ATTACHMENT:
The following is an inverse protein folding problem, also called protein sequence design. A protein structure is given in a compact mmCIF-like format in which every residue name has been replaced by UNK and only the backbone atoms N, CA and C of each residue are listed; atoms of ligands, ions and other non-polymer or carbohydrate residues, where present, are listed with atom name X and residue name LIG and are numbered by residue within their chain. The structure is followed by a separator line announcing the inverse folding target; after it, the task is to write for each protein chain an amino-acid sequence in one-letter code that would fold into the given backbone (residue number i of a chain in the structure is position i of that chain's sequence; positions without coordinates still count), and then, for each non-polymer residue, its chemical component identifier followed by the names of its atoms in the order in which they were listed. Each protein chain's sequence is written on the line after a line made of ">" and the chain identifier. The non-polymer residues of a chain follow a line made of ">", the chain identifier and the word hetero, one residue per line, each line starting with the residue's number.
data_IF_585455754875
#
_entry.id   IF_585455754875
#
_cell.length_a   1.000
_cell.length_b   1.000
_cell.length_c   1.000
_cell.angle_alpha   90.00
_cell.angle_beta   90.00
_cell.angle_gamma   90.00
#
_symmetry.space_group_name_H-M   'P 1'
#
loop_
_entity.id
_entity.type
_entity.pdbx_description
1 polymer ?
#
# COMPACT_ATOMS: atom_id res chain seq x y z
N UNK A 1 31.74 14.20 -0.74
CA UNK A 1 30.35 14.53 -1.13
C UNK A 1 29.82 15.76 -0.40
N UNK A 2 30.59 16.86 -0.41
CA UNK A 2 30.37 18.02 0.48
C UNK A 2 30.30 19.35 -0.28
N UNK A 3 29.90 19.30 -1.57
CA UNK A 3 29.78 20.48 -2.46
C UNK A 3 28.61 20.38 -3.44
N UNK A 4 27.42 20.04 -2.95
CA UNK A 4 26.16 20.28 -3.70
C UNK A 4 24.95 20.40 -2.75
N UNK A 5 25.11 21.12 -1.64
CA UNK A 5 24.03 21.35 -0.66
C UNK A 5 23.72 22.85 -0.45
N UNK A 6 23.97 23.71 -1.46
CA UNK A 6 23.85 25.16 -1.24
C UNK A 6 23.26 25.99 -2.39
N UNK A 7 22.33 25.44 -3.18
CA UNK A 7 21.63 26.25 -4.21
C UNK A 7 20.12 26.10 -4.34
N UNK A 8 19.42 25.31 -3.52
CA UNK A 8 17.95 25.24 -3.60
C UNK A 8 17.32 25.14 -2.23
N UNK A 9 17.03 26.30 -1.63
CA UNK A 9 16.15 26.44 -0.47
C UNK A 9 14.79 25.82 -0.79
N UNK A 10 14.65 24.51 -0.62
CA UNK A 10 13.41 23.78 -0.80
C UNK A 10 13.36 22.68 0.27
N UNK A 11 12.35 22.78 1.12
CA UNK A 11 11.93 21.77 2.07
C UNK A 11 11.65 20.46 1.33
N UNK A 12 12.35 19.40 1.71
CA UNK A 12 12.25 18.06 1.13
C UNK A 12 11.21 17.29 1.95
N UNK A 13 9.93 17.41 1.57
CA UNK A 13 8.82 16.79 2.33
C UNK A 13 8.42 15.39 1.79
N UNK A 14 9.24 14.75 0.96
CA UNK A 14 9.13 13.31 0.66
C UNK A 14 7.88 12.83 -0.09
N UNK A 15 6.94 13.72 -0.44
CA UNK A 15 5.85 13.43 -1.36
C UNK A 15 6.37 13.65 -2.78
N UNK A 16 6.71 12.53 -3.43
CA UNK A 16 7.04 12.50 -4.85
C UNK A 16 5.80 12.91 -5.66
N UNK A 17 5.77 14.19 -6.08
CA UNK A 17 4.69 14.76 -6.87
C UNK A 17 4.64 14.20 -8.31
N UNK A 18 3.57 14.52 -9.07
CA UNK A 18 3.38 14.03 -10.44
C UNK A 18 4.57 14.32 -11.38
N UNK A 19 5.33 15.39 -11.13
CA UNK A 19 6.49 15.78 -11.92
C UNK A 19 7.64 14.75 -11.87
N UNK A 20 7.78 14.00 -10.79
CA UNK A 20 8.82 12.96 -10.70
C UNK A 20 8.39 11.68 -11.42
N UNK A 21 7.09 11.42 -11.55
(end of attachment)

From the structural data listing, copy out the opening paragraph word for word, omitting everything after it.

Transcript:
The following is an inverse protein folding problem, also called protein sequence design. A protein structure is given in a compact mmCIF-like format in which every residue name has been replaced by UNK and only the backbone atoms N, CA and C of each residue are listed; atoms of ligands, ions and other non-polymer or carbohydrate residues, where present, are listed with atom name X and residue name LIG and are numbered by residue within their chain. The structure is followed by a separator line announcing the inverse folding target; after it, the task is to write for each protein chain an amino-acid sequence in one-letter code that would fold into the given backbone (residue number i of a chain in the structure is position i of that chain's sequence; positions without coordinates still count), and then, for each non-polymer residue, its chemical component identifier followed by the names of its atoms in the order in which they were listed. Each protein chain's sequence is written on the line after a line made of ">" and the chain identifier. The non-polymer residues of a chain follow a line made of ">", the chain identifier and the word hetero, one residue per line, each line starting with the residue's number.